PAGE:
“Come to Texas She Said” cooks at a low simmer thanks to its percussive guitar and drumming. It isn’t far removed from the realm of possibility that a singer/songwriter who once shared the same stage as ZZ Top with his prior band Tenderhooks to whip up this sort of musical mix and Jake Winstrom and his collaborators are convincing throughout. Jeff Bills hits all the right marks for this track to work, but he distinguishes himself as much for his production effort on this release. Bills brings a lean and economical approach to framing Winstrom’s songs that highlights the release. The inclusion of alternate instruments such as brass, organ, and piano among others fills out the sound of this collection with often startling results.
Winstrom’s second solo album continues running along a strong line with the second track. “Think Too Hard” is closer to electric folk than any other genre but Bills’ drumming, once again, supplies the track with a shot of urgency. The blending of those aforementioned strands of electric folk with an assertive backbeat makes this one of the album’s best tunes. Some listeners may object to Winstrom’s insistence on multitracking his vocals, but other listeners will relish the harmonies he creates and guest vocalists add a deeper musical touch to the performance.
The horns included in the track “What’s the Over Under?” give this take on dysfunctional relationships a romping air. Including instruments such as brass doesn’t come off as some grab for attention but, instead, a honest reflection of how you incorporate surprising new sounds into long-standing musical styles. Sarah Smith’s vocal contributions on the track “Loose Change” are an excellent addition to the album’s nine song structure and gives Winstrom’s songwriting an important counterpoint lacking in other cuts.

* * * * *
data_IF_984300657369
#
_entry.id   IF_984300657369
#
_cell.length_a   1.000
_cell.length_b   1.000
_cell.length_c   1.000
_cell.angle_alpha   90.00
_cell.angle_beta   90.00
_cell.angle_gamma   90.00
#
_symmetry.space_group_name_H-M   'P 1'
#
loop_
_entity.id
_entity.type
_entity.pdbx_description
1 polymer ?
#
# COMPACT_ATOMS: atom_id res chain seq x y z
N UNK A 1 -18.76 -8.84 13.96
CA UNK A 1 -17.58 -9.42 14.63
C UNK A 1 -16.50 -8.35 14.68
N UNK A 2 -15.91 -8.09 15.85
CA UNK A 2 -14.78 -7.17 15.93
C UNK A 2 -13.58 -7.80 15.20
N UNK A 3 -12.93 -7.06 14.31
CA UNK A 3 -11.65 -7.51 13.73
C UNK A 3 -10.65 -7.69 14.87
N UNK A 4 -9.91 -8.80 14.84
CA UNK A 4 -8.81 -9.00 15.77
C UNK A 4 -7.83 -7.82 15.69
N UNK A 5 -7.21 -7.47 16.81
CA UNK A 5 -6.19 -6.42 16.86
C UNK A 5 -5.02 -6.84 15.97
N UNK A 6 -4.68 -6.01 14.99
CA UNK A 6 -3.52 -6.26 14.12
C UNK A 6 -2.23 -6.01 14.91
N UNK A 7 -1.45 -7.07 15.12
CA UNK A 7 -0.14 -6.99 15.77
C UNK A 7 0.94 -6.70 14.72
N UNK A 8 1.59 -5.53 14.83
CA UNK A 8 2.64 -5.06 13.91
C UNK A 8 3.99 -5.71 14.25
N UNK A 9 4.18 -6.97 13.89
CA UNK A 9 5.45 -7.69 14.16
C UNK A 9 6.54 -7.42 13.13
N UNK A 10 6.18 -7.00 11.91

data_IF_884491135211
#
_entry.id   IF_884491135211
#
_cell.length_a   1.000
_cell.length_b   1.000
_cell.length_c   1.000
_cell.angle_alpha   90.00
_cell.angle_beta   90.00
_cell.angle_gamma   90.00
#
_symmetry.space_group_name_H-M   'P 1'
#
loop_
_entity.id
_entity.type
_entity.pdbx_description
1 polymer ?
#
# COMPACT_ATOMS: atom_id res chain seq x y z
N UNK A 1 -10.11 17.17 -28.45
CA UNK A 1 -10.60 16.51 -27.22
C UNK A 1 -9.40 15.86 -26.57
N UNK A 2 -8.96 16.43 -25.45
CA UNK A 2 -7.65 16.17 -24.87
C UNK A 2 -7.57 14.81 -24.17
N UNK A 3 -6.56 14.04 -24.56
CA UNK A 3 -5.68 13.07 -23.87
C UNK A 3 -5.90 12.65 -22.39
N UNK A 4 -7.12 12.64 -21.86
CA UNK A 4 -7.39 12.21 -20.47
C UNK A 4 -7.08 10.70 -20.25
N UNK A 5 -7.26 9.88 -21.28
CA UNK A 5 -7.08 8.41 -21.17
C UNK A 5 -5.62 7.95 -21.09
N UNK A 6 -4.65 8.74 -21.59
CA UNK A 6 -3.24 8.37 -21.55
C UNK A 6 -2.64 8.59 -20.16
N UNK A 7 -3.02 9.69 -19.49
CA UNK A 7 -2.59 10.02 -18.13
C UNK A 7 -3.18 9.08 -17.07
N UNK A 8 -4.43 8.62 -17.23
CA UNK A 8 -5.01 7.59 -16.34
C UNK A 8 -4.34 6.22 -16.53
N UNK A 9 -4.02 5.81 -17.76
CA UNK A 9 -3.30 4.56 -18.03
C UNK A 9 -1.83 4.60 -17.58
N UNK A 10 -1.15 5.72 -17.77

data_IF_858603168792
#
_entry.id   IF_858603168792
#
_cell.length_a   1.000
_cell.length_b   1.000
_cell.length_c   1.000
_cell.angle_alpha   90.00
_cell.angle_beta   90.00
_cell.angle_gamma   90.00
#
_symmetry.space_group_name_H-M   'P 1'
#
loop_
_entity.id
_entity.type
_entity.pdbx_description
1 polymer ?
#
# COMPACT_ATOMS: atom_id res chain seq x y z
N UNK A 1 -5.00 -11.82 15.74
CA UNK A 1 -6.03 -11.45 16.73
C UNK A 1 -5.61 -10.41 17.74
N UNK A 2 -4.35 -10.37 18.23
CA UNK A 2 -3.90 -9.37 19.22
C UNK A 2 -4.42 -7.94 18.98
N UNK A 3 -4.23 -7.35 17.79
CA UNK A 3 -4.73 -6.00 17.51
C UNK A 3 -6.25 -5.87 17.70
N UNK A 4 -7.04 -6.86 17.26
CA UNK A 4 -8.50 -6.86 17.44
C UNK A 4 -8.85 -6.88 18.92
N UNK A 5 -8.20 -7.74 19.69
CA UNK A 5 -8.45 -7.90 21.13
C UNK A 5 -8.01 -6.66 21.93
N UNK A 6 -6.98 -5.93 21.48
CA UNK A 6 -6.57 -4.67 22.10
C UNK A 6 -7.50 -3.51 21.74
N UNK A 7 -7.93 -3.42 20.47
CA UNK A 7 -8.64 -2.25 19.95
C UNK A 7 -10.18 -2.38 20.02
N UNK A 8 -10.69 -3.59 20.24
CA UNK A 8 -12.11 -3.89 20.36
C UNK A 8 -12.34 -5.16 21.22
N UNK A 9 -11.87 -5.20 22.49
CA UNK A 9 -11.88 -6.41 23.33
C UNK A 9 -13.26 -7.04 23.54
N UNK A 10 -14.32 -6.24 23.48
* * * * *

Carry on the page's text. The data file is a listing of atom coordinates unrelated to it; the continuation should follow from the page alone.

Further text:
“Washed My Face in a Truck Stop Mirror” is the album’s most memorable song title and the accompanying number measures up. The emotional disorientation gnawing at the edges of this track never builds to an overwrought pitch, but it embodies the song’s introspective bent better than many other tracks on this studio recording. “The Crystal Ball” features nice electric guitar fills mixing with lighter instrumental work and Sarah Smith’s backing vocals once again aids in making this a more memorable moment. Organ is another critical ingredient in the song’s success.
“Kilimanjaro” brings the album to a close. Winstrom breaks out electric guitars in a bigger way than ever before during this track and it has the obvious trappings of a concluding song. It’s a slightly surreal landscape he builds with this lyric, but its low-watt hallucinatory quality is dramatic without straining credibility. Guitar fans will love the six string sound on this cut — it has a classic rock vibe without ever lapsing into cliché. Circles is filled with examples of how Jake Winstrom is skilled pouring old wine into new bottles and the distinctive flavor of the Tennessee native’s second solo album lingers long after its final notes.